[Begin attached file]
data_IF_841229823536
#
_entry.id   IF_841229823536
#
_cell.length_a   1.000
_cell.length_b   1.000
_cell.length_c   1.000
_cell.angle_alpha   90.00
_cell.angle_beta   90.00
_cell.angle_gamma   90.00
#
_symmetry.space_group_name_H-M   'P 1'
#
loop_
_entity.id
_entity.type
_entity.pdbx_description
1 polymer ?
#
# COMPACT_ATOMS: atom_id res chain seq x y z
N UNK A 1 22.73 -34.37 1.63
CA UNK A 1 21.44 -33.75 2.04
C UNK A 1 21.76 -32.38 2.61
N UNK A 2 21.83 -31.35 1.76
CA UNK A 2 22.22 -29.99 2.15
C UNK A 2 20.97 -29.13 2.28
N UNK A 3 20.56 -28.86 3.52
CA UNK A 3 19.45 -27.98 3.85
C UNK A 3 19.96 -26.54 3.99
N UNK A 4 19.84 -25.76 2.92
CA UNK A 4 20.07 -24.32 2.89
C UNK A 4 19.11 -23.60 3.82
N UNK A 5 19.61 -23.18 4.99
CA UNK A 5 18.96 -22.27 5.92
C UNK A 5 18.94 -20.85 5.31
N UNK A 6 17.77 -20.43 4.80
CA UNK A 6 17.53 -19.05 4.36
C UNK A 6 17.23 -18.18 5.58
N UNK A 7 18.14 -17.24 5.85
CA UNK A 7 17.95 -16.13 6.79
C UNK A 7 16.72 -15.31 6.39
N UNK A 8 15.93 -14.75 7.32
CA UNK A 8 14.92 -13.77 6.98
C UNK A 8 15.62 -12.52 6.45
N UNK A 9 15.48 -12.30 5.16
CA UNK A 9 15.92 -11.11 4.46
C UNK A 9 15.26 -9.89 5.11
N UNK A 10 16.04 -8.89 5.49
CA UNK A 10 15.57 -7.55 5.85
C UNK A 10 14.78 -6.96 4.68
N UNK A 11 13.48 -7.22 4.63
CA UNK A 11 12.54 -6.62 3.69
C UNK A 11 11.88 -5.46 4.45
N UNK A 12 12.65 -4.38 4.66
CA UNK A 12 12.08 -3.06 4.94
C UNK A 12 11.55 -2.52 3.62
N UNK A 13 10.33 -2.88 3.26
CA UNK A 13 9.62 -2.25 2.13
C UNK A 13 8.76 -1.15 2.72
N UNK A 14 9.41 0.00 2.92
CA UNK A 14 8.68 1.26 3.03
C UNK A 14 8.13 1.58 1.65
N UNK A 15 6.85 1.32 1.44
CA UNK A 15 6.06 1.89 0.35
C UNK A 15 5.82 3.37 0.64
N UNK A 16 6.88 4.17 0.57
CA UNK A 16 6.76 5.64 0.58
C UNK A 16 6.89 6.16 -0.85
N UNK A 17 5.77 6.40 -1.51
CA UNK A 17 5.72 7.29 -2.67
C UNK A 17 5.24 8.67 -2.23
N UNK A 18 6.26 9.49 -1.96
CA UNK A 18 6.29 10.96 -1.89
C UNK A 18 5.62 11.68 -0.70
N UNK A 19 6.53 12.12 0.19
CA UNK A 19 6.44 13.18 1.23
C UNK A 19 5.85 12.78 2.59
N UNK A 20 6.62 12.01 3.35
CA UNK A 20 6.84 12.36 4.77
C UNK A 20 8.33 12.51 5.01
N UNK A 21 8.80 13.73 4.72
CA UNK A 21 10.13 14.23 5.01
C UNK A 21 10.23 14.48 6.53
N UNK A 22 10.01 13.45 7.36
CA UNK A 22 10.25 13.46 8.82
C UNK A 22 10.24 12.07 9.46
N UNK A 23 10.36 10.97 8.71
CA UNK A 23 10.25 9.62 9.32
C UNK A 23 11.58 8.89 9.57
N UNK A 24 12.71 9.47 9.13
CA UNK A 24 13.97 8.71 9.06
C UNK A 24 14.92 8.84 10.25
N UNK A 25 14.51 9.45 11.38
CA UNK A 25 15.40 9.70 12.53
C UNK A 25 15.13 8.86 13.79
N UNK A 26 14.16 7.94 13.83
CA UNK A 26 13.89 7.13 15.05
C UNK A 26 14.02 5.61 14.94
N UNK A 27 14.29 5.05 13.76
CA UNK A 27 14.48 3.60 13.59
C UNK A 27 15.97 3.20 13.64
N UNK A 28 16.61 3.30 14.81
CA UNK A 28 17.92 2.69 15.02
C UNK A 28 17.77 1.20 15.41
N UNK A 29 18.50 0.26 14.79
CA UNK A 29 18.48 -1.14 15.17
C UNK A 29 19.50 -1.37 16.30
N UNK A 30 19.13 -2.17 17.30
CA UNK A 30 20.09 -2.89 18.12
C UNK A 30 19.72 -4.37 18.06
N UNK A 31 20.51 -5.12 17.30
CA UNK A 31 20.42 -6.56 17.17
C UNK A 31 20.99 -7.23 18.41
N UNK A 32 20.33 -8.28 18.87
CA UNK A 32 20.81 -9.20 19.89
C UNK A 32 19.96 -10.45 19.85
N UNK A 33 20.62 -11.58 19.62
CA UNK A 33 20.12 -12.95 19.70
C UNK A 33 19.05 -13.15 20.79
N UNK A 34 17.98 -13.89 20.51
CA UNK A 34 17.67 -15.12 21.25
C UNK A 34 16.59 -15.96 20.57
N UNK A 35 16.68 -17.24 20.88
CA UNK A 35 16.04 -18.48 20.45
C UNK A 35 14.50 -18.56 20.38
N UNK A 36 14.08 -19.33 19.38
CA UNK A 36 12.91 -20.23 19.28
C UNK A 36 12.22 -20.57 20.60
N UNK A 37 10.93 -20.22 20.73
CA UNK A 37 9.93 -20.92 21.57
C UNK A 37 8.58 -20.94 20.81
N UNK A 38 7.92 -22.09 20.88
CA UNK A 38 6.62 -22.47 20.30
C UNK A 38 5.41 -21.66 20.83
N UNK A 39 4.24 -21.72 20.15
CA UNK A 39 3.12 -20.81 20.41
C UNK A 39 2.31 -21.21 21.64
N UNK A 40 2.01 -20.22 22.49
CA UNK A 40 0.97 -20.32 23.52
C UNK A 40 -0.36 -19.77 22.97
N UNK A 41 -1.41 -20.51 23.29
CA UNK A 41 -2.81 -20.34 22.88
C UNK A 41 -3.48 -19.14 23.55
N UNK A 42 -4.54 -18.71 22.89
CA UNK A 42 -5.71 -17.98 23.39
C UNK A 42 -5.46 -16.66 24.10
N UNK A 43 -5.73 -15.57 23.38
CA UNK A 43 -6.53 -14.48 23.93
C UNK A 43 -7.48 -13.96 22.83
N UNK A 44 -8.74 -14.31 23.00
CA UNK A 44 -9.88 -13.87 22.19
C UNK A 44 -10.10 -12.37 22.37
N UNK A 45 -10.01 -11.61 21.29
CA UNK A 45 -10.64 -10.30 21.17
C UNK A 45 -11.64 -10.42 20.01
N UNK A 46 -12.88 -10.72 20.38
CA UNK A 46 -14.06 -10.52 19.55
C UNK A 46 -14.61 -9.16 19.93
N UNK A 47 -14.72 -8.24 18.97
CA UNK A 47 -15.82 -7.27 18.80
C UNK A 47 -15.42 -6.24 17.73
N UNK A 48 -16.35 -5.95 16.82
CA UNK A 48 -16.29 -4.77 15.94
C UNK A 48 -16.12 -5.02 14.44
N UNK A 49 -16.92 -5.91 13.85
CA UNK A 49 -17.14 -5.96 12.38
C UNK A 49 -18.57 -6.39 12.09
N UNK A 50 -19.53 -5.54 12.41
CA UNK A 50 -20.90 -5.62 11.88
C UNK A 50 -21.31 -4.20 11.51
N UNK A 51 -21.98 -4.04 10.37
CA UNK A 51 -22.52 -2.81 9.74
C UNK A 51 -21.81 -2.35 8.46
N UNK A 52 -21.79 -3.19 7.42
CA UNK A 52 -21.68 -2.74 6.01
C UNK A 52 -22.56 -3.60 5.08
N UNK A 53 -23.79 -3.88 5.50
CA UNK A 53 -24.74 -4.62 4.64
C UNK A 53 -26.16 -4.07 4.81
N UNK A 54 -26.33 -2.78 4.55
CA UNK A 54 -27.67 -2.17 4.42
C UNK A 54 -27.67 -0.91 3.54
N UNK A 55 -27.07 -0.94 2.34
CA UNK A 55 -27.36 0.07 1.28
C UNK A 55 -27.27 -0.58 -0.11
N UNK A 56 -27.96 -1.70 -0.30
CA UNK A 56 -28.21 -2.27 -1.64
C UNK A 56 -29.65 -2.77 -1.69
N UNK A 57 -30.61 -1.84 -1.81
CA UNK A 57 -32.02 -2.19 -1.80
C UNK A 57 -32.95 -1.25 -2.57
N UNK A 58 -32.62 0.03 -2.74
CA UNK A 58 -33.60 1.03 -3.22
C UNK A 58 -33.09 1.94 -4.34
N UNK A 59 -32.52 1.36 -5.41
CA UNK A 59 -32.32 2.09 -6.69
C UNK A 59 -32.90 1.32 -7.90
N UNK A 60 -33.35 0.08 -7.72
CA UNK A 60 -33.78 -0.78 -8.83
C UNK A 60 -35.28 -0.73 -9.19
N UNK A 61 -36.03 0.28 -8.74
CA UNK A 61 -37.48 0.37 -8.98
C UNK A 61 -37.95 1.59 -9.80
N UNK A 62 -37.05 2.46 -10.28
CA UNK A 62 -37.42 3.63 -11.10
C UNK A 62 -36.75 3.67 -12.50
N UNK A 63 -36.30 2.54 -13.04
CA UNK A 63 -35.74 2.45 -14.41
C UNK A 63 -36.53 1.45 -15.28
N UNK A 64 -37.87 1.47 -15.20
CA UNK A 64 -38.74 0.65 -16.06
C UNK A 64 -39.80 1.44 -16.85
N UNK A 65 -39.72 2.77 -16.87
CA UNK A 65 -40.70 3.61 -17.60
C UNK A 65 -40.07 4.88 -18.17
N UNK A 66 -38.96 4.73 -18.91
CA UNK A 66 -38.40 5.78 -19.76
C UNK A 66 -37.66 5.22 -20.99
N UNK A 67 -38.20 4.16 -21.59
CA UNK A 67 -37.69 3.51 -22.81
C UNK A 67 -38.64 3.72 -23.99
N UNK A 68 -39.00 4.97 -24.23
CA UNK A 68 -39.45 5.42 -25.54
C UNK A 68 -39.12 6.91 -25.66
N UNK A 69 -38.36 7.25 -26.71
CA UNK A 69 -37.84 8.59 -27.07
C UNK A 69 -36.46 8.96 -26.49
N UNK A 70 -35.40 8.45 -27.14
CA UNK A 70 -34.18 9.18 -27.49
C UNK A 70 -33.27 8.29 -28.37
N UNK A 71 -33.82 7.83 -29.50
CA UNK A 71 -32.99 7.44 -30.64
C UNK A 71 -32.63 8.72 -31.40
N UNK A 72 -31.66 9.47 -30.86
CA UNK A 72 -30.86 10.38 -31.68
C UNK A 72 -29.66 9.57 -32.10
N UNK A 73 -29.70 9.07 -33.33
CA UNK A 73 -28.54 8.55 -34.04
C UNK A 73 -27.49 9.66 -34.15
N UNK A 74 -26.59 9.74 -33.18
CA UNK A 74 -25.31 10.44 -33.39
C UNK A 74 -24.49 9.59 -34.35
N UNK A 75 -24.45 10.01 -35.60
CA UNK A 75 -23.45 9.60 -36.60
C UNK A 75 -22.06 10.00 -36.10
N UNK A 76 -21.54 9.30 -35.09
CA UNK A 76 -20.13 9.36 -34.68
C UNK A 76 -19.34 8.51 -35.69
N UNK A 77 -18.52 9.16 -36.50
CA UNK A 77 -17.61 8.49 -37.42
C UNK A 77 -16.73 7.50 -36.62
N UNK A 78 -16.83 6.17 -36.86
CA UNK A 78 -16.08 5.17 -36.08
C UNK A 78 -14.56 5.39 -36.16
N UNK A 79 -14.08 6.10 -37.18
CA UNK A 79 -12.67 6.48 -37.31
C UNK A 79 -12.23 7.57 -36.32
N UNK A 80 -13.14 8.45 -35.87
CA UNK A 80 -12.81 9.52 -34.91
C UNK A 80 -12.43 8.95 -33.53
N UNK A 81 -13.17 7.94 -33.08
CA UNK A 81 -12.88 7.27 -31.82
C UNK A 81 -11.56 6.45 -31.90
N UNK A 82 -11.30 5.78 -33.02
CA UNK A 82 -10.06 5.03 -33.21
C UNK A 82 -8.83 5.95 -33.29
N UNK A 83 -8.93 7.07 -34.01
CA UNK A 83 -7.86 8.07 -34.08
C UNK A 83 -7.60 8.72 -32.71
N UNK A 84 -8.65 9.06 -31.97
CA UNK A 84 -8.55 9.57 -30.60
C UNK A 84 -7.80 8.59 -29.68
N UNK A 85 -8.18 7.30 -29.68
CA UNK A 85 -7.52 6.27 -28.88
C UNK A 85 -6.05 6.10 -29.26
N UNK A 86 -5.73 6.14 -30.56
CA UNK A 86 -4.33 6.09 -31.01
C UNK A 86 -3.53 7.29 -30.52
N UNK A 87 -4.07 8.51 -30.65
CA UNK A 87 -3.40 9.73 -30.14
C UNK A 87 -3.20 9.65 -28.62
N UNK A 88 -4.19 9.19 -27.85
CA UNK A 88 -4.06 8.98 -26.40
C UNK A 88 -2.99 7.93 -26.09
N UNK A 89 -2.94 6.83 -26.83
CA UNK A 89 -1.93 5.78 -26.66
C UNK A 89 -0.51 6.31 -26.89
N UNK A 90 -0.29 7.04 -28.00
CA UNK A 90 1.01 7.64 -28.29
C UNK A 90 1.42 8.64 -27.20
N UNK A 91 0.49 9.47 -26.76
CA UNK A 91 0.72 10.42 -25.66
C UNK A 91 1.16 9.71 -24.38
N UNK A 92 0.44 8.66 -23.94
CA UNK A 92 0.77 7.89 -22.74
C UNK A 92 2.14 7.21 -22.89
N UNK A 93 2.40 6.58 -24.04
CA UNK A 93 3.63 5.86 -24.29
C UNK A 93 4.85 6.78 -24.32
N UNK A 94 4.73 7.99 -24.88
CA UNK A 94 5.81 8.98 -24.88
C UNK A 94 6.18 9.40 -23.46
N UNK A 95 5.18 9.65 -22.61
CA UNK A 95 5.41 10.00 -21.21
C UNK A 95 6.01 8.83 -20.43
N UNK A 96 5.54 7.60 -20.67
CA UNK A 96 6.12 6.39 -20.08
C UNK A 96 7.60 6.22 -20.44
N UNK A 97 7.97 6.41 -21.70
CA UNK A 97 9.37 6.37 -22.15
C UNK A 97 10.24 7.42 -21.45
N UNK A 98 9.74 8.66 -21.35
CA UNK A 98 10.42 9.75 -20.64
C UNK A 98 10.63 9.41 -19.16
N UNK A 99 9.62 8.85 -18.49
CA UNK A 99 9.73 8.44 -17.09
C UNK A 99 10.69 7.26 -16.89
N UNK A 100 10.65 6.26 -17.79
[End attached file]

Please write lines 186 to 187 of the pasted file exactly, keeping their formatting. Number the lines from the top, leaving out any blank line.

N UNK A 56 -27.96 -1.70 -0.30
CA UNK A 56 -28.21 -2.27 -1.64